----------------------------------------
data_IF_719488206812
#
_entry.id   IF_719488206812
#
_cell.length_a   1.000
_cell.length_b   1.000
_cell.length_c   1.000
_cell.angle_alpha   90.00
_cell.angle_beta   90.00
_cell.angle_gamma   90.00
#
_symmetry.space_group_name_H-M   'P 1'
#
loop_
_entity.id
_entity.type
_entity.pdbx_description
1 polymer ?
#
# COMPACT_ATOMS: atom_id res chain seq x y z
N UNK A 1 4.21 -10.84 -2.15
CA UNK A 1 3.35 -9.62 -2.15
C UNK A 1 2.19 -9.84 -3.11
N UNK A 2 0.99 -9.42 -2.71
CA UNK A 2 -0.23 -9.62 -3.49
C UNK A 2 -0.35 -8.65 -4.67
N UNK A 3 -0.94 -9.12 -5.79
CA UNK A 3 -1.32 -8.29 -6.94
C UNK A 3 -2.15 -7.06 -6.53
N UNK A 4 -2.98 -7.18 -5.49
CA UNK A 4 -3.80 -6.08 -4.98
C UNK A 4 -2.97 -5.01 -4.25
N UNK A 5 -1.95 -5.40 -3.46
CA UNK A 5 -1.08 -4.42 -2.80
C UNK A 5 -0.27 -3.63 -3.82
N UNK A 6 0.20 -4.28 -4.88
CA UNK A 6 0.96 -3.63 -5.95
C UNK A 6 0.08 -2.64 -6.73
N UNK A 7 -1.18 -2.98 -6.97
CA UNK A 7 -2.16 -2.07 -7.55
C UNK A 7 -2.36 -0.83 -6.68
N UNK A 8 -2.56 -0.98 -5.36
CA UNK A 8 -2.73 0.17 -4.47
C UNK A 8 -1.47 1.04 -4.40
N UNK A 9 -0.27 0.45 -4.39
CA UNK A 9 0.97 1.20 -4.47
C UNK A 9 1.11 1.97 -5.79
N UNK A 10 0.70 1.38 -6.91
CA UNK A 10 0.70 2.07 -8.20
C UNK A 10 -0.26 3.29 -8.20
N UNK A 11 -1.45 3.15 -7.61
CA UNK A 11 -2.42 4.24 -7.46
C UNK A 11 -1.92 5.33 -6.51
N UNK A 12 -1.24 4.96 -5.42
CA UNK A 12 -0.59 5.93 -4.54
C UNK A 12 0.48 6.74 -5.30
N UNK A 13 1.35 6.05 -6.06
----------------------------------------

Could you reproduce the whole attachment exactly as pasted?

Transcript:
data_IF_719488206812
#
_entry.id   IF_719488206812
#
_cell.length_a   1.000
_cell.length_b   1.000
_cell.length_c   1.000
_cell.angle_alpha   90.00
_cell.angle_beta   90.00
_cell.angle_gamma   90.00
#
_symmetry.space_group_name_H-M   'P 1'
#
loop_
_entity.id
_entity.type
_entity.pdbx_description
1 polymer ?
#
# COMPACT_ATOMS: atom_id res chain seq x y z
N UNK A 1 4.21 -10.84 -2.15
CA UNK A 1 3.35 -9.62 -2.15
C UNK A 1 2.19 -9.84 -3.11
N UNK A 2 0.99 -9.42 -2.71
CA UNK A 2 -0.23 -9.62 -3.49
C UNK A 2 -0.35 -8.65 -4.67
N UNK A 3 -0.94 -9.12 -5.79
CA UNK A 3 -1.32 -8.29 -6.94
C UNK A 3 -2.15 -7.06 -6.53
N UNK A 4 -2.98 -7.18 -5.49
CA UNK A 4 -3.80 -6.08 -4.98
C UNK A 4 -2.97 -5.01 -4.25
N UNK A 5 -1.95 -5.40 -3.46
CA UNK A 5 -1.08 -4.42 -2.80
C UNK A 5 -0.27 -3.63 -3.82
N UNK A 6 0.20 -4.28 -4.88
CA UNK A 6 0.96 -3.63 -5.95
C UNK A 6 0.08 -2.64 -6.73
N UNK A 7 -1.18 -2.98 -6.97
CA UNK A 7 -2.16 -2.07 -7.55
C UNK A 7 -2.36 -0.83 -6.68
N UNK A 8 -2.56 -0.98 -5.36
CA UNK A 8 -2.73 0.17 -4.47
C UNK A 8 -1.47 1.04 -4.40
N UNK A 9 -0.27 0.45 -4.39
CA UNK A 9 0.97 1.20 -4.47
C UNK A 9 1.11 1.97 -5.79
N UNK A 10 0.70 1.38 -6.91
CA UNK A 10 0.70 2.07 -8.20
C UNK A 10 -0.26 3.29 -8.20
N UNK A 11 -1.45 3.15 -7.61
CA UNK A 11 -2.42 4.24 -7.46
C UNK A 11 -1.92 5.33 -6.51
N UNK A 12 -1.24 4.96 -5.42
CA UNK A 12 -0.59 5.93 -4.54
C UNK A 12 0.48 6.74 -5.30
N UNK A 13 1.35 6.05 -6.06